According to this figure, the monopolist is in equilibrium at point E where MC = MR and MC curve cuts MR curve from below. He produces OM output. The price of equilibrium output OM is fixed at OP (AM). At this price, average variable cost (AVC) curve touches AR curve at point A. It means that the firm will cover only average variable cost from the prevailing price. The firm will bear the loss of fixed costs or AN per unit. The form will bear total loss equivalent to NAPP1 as shown by the shaded area. It will constitute minimum loss to the firm. If the monopolists is obliged to fix a price lower than OP he would prefer to discontinue production.
Long run equilibrium : In the long run, the monopolist will be in equilibrium at a point where his long run marginal cost is equal to marginal revenue (LMC = MR). In the long run, all costs are variable costs and supply can be fully adjusted to changes in demand. In the short run, equilibrium price can be more than, equal to or less than the average cost but in long run, price (AR) is generally. More than the long run average cost. If the price is less than long run average cost, the monopolist would like to close down the unit rather than suffer the loss.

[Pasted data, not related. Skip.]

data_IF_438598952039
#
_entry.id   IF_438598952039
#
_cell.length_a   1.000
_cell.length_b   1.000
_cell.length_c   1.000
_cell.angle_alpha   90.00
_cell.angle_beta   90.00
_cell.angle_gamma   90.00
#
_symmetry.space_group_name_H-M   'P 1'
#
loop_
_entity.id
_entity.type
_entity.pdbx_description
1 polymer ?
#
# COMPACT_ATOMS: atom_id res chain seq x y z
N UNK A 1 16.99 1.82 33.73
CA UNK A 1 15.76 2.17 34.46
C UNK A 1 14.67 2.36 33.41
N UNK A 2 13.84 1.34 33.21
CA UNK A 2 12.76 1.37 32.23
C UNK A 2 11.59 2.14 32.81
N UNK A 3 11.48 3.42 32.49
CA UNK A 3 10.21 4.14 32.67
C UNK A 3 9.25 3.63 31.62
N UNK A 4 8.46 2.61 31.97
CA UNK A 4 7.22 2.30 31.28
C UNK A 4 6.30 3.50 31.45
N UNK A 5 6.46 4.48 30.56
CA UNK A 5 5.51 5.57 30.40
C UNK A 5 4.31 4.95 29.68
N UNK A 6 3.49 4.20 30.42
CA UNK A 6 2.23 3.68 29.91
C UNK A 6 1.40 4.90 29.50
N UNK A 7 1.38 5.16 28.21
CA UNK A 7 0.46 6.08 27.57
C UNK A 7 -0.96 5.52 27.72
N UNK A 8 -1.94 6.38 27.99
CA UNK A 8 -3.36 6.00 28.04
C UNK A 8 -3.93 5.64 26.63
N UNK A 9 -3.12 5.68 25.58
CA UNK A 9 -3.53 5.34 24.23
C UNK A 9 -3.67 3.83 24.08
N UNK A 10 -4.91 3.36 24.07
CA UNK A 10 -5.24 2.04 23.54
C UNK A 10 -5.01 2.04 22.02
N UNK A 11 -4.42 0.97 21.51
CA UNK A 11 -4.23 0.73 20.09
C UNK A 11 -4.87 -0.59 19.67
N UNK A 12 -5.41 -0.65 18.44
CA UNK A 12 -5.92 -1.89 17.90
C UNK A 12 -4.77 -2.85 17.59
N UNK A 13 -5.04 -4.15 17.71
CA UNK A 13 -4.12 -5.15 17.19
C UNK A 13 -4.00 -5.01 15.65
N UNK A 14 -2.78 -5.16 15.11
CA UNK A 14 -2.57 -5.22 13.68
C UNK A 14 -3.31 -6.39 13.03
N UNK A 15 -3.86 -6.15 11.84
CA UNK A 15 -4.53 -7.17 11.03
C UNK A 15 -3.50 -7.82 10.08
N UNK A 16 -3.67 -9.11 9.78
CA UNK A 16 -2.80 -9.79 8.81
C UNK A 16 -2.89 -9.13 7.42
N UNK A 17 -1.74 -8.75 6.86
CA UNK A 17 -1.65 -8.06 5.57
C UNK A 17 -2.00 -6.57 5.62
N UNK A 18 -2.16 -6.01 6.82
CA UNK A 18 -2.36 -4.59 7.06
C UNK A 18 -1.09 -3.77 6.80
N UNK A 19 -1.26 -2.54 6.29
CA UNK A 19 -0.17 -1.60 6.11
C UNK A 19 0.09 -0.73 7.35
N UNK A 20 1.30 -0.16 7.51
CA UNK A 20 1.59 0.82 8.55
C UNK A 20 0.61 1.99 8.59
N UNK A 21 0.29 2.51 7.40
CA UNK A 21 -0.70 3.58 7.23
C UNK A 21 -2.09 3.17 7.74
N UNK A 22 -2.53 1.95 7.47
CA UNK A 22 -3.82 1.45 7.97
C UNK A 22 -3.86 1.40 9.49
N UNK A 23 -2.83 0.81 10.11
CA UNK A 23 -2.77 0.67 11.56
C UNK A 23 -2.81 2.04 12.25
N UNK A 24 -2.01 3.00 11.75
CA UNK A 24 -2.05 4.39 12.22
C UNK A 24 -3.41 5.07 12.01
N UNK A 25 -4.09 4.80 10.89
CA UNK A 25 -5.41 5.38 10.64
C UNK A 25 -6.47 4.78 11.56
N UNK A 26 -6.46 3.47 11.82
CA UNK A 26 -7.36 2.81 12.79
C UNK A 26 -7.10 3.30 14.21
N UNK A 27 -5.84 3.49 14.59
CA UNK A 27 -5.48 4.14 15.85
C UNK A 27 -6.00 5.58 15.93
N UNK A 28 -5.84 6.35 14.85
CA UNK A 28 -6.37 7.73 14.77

In the long run, a monopolist generally earns super normal profit. It is due to the fact that unlike perfect competition no firm can enter, into the market. Thus even when a monopolist earns super normal profit in the long run, no other producer can enter the market in the hope of sharing whatever super normal profit potential exists. Therefore, super normal profits are not elominated even in the long run.
Unlike a perfectly competitive firm, a monopolist can earns super normal profits even in the long run. This is because of barriers to the entry of new firms in the market. Lack of entry into the industry as well as lack of substitutes in the market means that the monopolist does not have to have optimum size plant in the long run or has to use it at optimum capacity. The size of his plant and the degree of utilization of any given plant size depends entirely on the market demand. Under some market conditions, optimum capacity will be reached.
Under others, the monopolist may produce sub -optimally and certain conditions may lead even to over utilization. It will all depend on the market demand. In fig. 5 the long run equilibrium of the monopolist is explained, when the market size does not permit the monopolist to expand to the minimum size of LAC which is the usual case.
In this figure, point E indicates the equilibrium of the monopolist. At point E, MR = LMC and LMC curve cuts MR curve from below, hence OM is the equilibrium output and ON (= AM) is the equilibrium price. BM is the long run average cost price (Average revenue) AM being more than long run average cost BM (AR > LAC), the monopolist will get super normal profits. Accordingly, the monopolist earns AM – BM = AB super normal profit per unit. His total super normal profit will be ABPN as shown by the shaded area.